Growing basil indoors may have a number advantages, but many people grow it outdoors. Basil is relatively easy to grow because it can flourish in any soil that is moist and has adequate drainage. The plant also grows well in sunny, hot, and humid environments.
Spring planting is preferable for basil plants, especially if grown outdoors. Planting it in the springtime will allow the plant to grow for a longer period and will expose it to as many hot and humid days as possible. Basil grows exceptionally well in mid to late summer, and planting in the spring allows the plant to become established and gain full advantage of the hot summer days. When growing basil indoors, misting the leaves with tepid water or placing the plant on a tray of wet pebbles may imitate a humid climate, and the room temperature should not drop below 60°F (about 24°C).
The early and frequent harvesting of leaves can promote growth. When the plant reaches six inches (15.24 cm) in height, removing the tops will prevent the plant from having long stems with few leaves. If removing an entire stem instead of cutting individual leaves, cut the stem just above a set of leaves to encourage new growth. It is also a good idea to pinch off any flowers as they appear to increase the plant’s longevity.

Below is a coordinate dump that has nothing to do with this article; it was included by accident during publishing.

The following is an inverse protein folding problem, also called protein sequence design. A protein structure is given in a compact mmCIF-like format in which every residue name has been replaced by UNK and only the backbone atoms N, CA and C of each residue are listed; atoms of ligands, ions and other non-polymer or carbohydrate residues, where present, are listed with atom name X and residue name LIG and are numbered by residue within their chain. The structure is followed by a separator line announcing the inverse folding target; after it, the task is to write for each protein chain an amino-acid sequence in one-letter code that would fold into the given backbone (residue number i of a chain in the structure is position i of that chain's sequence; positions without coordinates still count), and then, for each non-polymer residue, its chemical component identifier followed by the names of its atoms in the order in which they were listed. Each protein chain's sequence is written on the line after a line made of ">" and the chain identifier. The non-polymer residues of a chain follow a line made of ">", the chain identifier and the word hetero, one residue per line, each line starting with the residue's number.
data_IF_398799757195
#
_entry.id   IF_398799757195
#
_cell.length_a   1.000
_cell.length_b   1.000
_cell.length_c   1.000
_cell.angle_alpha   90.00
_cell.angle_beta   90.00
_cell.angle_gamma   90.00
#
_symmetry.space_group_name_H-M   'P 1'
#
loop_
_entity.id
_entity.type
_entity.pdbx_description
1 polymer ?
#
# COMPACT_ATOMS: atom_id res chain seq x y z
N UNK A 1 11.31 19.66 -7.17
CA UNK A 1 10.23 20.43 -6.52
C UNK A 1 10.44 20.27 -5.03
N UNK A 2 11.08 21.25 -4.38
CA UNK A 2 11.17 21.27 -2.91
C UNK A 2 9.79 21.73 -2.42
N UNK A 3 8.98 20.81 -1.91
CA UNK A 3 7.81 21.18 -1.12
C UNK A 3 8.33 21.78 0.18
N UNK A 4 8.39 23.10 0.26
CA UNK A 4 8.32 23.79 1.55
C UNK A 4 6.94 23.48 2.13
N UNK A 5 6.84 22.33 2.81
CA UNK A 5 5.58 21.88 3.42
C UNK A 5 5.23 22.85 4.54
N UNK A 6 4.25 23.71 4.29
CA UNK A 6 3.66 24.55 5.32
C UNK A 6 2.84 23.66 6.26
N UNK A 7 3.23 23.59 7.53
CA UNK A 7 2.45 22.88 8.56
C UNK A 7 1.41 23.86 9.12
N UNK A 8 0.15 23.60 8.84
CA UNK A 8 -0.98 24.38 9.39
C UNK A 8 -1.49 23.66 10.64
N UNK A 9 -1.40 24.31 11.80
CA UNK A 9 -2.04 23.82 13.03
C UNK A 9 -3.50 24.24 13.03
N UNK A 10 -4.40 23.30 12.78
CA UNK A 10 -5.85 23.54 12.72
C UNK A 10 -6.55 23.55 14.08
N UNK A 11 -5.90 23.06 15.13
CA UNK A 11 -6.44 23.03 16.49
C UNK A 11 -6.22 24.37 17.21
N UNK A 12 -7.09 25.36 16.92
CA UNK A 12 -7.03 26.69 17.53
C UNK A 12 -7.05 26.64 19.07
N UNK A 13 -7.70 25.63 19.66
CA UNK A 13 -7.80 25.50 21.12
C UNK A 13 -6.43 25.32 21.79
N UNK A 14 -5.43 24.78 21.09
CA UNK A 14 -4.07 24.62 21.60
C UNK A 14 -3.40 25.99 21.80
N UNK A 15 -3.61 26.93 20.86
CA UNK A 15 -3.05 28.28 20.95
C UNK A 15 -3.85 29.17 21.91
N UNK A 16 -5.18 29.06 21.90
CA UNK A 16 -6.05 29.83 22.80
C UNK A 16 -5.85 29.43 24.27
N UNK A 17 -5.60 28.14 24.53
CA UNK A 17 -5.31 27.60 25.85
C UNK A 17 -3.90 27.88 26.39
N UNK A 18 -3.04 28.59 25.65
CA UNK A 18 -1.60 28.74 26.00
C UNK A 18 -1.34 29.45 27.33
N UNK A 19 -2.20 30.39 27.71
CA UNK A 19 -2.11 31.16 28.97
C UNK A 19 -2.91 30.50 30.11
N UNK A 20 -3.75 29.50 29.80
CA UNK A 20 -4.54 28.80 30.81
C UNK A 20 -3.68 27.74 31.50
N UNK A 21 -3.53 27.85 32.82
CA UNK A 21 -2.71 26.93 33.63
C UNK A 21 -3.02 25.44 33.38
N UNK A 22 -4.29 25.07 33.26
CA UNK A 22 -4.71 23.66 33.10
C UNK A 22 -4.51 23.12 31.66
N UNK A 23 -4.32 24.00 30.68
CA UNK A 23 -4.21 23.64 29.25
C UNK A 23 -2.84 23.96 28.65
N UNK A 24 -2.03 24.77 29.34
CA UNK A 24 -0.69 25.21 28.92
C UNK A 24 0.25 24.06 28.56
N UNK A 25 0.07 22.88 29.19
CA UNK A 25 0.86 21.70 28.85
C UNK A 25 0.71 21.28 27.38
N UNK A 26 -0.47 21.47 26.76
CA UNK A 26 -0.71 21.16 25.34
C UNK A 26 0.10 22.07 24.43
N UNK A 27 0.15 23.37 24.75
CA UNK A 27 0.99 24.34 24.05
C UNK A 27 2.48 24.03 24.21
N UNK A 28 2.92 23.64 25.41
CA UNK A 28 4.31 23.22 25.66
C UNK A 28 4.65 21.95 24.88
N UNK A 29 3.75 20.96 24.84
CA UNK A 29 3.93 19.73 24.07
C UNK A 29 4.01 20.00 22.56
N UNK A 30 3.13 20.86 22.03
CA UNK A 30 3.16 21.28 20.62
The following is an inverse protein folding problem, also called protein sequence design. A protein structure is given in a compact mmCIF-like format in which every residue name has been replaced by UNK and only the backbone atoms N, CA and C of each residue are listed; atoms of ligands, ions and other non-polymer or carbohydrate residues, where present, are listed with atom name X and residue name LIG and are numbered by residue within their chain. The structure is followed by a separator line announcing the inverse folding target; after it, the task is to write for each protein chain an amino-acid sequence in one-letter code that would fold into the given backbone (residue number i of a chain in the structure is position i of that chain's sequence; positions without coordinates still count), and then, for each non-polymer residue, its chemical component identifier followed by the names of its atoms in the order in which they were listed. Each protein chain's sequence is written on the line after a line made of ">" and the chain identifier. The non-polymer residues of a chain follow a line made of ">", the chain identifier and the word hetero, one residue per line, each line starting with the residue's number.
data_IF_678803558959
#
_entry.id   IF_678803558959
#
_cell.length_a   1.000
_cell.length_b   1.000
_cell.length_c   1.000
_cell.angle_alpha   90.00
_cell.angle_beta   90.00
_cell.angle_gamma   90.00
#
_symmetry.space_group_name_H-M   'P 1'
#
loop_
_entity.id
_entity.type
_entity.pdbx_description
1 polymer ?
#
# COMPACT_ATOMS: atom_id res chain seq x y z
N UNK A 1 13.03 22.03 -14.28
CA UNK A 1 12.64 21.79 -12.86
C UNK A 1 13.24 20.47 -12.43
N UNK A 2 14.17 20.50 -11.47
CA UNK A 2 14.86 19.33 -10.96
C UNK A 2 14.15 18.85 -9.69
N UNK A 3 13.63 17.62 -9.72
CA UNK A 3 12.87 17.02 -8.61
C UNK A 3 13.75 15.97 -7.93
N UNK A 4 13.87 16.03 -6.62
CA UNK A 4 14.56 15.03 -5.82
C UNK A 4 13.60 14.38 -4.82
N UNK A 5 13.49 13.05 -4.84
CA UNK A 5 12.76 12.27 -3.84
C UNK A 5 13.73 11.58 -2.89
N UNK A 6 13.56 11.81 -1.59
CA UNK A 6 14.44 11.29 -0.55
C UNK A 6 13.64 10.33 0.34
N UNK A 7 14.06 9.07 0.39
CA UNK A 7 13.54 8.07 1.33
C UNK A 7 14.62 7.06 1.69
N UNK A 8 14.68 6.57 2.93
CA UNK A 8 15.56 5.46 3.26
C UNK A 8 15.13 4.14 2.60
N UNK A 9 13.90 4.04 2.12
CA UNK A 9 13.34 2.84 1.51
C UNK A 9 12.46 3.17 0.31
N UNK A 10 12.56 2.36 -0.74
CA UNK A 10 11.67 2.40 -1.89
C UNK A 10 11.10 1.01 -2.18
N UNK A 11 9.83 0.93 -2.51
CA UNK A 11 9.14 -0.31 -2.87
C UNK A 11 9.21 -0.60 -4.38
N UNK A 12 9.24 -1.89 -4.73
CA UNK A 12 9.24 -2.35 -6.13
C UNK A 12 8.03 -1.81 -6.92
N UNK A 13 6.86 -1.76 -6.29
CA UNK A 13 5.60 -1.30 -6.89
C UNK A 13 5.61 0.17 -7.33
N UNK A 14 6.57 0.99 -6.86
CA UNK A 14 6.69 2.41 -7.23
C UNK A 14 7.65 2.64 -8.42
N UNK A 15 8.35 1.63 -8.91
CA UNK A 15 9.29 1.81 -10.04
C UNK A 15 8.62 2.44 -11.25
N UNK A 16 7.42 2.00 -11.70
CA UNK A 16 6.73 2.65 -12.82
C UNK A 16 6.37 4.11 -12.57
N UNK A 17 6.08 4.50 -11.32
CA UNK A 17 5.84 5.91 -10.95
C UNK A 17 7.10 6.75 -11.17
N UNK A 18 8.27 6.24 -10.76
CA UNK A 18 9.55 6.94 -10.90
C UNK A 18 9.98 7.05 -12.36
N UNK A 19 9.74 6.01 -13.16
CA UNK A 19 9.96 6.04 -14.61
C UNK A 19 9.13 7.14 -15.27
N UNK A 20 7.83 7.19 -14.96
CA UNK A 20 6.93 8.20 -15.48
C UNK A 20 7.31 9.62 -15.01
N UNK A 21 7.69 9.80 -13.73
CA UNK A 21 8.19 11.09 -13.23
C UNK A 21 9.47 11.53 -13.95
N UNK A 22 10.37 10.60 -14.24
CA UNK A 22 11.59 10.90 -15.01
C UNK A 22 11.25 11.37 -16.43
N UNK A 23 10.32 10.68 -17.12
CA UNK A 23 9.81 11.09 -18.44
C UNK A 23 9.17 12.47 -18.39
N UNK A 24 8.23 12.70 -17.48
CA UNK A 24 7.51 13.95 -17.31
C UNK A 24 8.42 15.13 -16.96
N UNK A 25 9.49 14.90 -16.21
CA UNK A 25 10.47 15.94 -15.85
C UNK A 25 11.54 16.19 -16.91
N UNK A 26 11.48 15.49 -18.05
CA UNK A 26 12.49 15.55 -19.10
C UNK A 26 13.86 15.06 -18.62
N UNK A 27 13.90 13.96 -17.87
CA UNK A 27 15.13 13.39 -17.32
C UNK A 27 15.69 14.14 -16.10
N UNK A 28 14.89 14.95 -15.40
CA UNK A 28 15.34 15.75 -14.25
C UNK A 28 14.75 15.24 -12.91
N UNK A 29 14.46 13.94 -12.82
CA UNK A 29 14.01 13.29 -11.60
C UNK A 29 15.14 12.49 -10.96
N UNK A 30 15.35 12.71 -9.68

Basil requires a significant amount of light. Both indoor and outdoor plants will flourish if they receive at least six hours of direct sunlight each day. If growing basil inside, people may need to use artificial lights, placed six inches (15.24 cm) above the plants. Fourteen hours of artificial light is equivalent to six hours of natural light. Turning potted plants may prevent them from leaning, because basil grows toward the light source.
Although growing basil outdoors usually does not require fertilizer, indoor basil may struggle without additional nutrients. Plants grown indoors may benefit from a biweekly dose of fertilizer that is high in nitrogen. Soil that retains water and has good drainage will promote healthy growth for outdoor plants without the provision of fertilizer.
Many people enjoy growing basil indoors so that they can harvest it all year, but harvesting outdoor basil at the end of the growing season will allow gardeners to use the herb during the winter months. Drying and freezing are both good options. If dried basil is preferable, bind and hang the stems until dried, crumble, and place them in a glass jar or other container with a lid. Freezing whole stems or chopped leaves preserves the fresh basil taste.